Raymond Hendler (1923-1998) was a first generation, action painter, whose mature work began in post-war Paris, in 1949. There via the G.I. Bill, he immersed himself in the ferment of the West Bank, forming close friendships with the Canadian taschist painter, Jean Paul Riopelle, and the pre-eminent Australian sculptor, Robert Klippel. He studied at the Académie de la Grande Chaumière, exhibited at the Musee D'Art Moderne and was a founding member of Galerie Huit, the first American cooperative gallery in Europe.
Returning to the United States in 1951, he became active in the burgeoning New York art scene. There he would join an emerging vanguard whose paintings and ideas formed the basis for the movement now commonly referred to as abstract expressionism. He was a voting member of the New York Artists Club from 1951 until its end in 1957. He participated in numerous exhibitions including the historic Stable Invitational of 1952 and was represented by the Rose Fried Gallery during the 1960s. A close, ten-year friendship with the painter, Franz Kline, would significantly inform his work.
"Since first I saw Hendler's paintings in 1952 they have developed into a larger simpler form arriving at a personally abstract image controlled within a painted space. The direct austere design and color complexes paint the image without undue nuances-with clarity and mature independence."
Franz Kline, 1961
"Raymond Hendler exhibited a group of abstract paintings that displayed rare high spirits. Using a great deal of fresh white, Hendler devised extremely simple symbols which he dispersed felicitously on his shining grounds. These bright, often linear hieroglyphs serve both as pictorial animators-they often flow in winding patterns or like fluent handwriting-and as references to the plentitude of the artist's existence. Gardens and sky and human joy are read in these exceedingly compressed forms."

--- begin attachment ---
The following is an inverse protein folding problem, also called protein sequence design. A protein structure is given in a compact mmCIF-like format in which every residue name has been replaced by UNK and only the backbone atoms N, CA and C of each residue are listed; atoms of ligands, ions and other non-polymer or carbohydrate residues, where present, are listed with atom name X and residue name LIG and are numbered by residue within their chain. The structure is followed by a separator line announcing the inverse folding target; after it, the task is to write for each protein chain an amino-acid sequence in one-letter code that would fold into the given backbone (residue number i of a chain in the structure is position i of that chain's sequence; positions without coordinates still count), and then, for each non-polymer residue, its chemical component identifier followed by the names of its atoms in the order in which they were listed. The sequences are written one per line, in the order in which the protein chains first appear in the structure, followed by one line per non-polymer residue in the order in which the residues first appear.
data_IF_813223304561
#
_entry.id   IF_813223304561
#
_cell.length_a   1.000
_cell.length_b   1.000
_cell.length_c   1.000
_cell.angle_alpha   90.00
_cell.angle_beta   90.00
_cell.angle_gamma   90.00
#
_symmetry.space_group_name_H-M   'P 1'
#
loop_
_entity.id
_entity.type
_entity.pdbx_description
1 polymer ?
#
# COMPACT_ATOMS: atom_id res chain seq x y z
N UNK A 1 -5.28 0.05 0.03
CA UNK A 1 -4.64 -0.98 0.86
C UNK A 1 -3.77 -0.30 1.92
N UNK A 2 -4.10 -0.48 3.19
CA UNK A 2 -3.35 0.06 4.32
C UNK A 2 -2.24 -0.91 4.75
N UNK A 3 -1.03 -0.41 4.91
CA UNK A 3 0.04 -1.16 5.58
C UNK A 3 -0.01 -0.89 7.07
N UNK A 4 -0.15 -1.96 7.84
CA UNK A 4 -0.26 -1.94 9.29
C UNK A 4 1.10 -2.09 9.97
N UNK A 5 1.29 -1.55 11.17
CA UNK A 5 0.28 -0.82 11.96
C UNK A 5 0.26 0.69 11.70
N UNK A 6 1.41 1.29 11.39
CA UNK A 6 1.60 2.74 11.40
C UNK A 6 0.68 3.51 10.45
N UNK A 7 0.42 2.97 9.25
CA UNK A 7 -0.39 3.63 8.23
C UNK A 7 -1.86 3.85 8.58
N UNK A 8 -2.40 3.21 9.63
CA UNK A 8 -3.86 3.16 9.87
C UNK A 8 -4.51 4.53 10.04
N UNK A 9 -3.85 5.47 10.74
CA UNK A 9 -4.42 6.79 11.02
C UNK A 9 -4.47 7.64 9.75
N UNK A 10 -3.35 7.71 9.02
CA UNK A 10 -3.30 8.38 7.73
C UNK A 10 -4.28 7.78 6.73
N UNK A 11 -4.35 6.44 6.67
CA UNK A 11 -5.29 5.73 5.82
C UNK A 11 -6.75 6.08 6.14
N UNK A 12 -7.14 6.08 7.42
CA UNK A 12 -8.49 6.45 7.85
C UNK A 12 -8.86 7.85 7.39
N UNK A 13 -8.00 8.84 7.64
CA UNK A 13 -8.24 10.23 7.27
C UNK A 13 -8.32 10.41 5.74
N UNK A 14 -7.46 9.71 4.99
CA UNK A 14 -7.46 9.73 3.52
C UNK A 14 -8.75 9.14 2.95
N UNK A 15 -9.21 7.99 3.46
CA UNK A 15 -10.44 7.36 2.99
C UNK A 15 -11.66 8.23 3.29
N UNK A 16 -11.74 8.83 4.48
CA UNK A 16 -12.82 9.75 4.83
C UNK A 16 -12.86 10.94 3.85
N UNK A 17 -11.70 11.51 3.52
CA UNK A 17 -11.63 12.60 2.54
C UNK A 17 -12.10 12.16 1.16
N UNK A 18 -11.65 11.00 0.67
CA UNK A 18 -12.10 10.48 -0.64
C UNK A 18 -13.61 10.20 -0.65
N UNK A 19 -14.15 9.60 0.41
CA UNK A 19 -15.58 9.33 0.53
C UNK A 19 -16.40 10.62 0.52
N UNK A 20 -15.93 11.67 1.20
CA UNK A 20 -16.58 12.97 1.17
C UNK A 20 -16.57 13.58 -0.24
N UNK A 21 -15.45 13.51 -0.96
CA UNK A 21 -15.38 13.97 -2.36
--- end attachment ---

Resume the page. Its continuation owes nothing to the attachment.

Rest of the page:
Dore Ashton, 1964
Raymond’s was an art deeply spiritual at its source - transcending all artificial barriers of time, geography and culture. He viewed his activity in the studio as a ritual of self transformation - paint and canvas; a vehicle for self realization - the image; the product of profound personal development. With its common roots in the use of the automatic and the unconscious, coupled with his concept of 'further choice' and a commitment to a hard edge - he took gestural abstraction in a direction unique among his contemporaries.
We invite you to learn more about the artist; through a brief bio, an essay, a selected retrospective and his resume.
Hendler's work is exclusively represented by Berry Campbell gallery in New York City. On the heels of his one man exhibition, Swinging Heart, Hendler was included in a group show at Berry Campbell, Masters of Expressionism in Postwar America along with Norman Bluhm, James Brooks, Giorgio Cavallon, Jimmy Ernst, John Ferren, Sam Francis, Gertrude Greene, Hans Hofmann, Paul Jenkins, Norman Kanter, John Little, Stephen Pace and Theodoros Stamos.